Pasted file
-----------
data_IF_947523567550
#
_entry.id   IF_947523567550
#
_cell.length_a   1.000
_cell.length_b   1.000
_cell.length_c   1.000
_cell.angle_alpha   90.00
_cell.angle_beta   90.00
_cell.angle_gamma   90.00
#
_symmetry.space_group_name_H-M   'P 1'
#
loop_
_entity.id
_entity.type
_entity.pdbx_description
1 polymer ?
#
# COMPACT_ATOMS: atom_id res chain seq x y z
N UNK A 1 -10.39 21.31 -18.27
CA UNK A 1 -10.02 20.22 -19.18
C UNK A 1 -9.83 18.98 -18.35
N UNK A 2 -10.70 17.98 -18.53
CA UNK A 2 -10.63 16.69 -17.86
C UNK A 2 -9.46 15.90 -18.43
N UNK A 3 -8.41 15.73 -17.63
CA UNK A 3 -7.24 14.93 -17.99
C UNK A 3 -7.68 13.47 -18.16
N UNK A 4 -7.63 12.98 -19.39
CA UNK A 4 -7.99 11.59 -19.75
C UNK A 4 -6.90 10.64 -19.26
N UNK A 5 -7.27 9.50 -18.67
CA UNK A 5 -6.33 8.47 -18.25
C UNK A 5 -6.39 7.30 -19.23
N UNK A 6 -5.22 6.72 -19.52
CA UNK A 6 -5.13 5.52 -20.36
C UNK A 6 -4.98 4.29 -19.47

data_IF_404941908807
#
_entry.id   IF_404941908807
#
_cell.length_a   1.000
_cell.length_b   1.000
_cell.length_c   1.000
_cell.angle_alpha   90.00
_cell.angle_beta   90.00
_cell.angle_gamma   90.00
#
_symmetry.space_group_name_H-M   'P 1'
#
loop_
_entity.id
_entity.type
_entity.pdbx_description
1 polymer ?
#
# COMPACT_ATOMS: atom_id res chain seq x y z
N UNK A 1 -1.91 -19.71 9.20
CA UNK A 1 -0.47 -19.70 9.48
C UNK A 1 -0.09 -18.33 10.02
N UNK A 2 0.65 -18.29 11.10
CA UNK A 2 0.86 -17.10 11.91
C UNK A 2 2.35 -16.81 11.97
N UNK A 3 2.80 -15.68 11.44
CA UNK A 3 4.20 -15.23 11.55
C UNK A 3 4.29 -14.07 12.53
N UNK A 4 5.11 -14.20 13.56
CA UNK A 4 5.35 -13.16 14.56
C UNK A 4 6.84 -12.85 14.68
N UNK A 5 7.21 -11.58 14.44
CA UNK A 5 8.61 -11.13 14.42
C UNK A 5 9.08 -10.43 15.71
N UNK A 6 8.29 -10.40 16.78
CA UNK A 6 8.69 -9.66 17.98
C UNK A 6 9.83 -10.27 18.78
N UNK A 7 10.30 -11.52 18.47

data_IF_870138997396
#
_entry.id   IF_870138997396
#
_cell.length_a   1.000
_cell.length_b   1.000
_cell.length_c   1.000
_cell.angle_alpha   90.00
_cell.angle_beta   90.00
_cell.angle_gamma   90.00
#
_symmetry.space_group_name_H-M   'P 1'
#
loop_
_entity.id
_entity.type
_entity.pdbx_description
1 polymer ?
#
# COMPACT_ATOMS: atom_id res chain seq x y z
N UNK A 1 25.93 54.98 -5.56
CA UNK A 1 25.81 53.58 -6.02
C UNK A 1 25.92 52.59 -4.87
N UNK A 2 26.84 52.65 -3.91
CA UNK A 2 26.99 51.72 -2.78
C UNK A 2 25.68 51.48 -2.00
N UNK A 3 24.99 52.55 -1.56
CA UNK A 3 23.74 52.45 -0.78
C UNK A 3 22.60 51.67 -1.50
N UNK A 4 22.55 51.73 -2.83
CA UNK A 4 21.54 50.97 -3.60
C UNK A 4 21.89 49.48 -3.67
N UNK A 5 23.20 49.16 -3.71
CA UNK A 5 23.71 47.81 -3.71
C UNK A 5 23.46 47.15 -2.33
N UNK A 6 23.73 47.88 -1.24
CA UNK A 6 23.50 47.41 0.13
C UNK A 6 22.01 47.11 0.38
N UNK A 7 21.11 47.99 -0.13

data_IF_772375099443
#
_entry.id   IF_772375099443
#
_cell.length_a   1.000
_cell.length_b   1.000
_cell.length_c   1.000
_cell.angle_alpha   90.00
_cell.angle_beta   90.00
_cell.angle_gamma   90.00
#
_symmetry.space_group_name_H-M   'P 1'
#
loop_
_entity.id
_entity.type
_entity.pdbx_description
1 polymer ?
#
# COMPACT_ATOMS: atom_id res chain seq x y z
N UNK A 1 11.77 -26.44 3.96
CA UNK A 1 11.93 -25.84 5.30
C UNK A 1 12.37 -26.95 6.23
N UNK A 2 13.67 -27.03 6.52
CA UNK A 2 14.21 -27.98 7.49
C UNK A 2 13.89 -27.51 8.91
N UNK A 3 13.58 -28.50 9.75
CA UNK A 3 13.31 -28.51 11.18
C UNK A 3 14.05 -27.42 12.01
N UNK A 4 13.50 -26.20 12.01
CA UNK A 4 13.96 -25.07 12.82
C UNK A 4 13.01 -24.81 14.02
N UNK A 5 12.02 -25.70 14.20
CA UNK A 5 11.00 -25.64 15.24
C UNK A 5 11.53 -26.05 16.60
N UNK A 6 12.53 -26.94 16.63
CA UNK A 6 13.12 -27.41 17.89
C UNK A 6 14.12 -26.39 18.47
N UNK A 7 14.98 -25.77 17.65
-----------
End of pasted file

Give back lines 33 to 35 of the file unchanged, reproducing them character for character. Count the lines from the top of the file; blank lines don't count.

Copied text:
N UNK A 5 -7.27 9.50 -18.67
CA UNK A 5 -6.33 8.47 -18.25
C UNK A 5 -6.39 7.30 -19.23